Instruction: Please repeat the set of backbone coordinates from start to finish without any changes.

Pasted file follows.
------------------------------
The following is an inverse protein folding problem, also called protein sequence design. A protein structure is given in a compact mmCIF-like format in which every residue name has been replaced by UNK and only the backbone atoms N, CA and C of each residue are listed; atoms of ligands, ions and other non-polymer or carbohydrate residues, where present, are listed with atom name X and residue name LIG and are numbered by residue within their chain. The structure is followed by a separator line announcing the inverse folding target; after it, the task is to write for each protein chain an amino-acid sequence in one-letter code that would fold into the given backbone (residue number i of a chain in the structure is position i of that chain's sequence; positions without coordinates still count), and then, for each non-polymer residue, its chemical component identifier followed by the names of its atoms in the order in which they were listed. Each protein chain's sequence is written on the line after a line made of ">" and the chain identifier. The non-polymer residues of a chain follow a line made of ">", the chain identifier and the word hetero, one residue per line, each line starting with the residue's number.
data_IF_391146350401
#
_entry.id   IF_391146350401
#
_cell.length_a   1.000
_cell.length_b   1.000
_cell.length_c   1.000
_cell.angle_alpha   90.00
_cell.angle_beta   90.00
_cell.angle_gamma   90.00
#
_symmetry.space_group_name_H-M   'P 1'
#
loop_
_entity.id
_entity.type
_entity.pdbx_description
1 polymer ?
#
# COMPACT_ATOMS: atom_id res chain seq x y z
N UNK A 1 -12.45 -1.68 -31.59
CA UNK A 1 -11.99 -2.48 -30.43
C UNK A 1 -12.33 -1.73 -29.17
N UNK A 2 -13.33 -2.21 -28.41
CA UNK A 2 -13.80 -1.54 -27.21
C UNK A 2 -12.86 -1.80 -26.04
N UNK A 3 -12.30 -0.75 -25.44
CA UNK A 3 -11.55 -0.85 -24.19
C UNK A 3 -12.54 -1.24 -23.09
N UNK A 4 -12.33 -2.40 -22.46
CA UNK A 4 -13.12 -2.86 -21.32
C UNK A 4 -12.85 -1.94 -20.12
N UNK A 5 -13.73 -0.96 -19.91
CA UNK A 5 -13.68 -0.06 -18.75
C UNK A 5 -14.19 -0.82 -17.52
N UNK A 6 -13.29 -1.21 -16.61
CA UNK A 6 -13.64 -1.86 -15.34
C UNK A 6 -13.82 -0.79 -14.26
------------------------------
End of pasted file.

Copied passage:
The following is an inverse protein folding problem, also called protein sequence design. A protein structure is given in a compact mmCIF-like format in which every residue name has been replaced by UNK and only the backbone atoms N, CA and C of each residue are listed; atoms of ligands, ions and other non-polymer or carbohydrate residues, where present, are listed with atom name X and residue name LIG and are numbered by residue within their chain. The structure is followed by a separator line announcing the inverse folding target; after it, the task is to write for each protein chain an amino-acid sequence in one-letter code that would fold into the given backbone (residue number i of a chain in the structure is position i of that chain's sequence; positions without coordinates still count), and then, for each non-polymer residue, its chemical component identifier followed by the names of its atoms in the order in which they were listed. Each protein chain's sequence is written on the line after a line made of ">" and the chain identifier. The non-polymer residues of a chain follow a line made of ">", the chain identifier and the word hetero, one residue per line, each line starting with the residue's number.
data_IF_391146350401
#
_entry.id   IF_391146350401
#
_cell.length_a   1.000
_cell.length_b   1.000
_cell.length_c   1.000
_cell.angle_alpha   90.00
_cell.angle_beta   90.00
_cell.angle_gamma   90.00
#
_symmetry.space_group_name_H-M   'P 1'
#
loop_
_entity.id
_entity.type
_entity.pdbx_description
1 polymer ?
#
# COMPACT_ATOMS: atom_id res chain seq x y z
N UNK A 1 -12.45 -1.68 -31.59
CA UNK A 1 -11.99 -2.48 -30.43
C UNK A 1 -12.33 -1.73 -29.17
N UNK A 2 -13.33 -2.21 -28.41
CA UNK A 2 -13.80 -1.54 -27.21
C UNK A 2 -12.86 -1.80 -26.04
N UNK A 3 -12.30 -0.75 -25.44
CA UNK A 3 -11.55 -0.85 -24.19
C UNK A 3 -12.54 -1.24 -23.09
N UNK A 4 -12.33 -2.40 -22.46
CA UNK A 4 -13.12 -2.86 -21.32
C UNK A 4 -12.85 -1.94 -20.12
N UNK A 5 -13.73 -0.96 -19.91
CA UNK A 5 -13.68 -0.06 -18.75
C UNK A 5 -14.19 -0.82 -17.52
N UNK A 6 -13.29 -1.21 -16.61
CA UNK A 6 -13.64 -1.86 -15.34
C UNK A 6 -13.82 -0.79 -14.26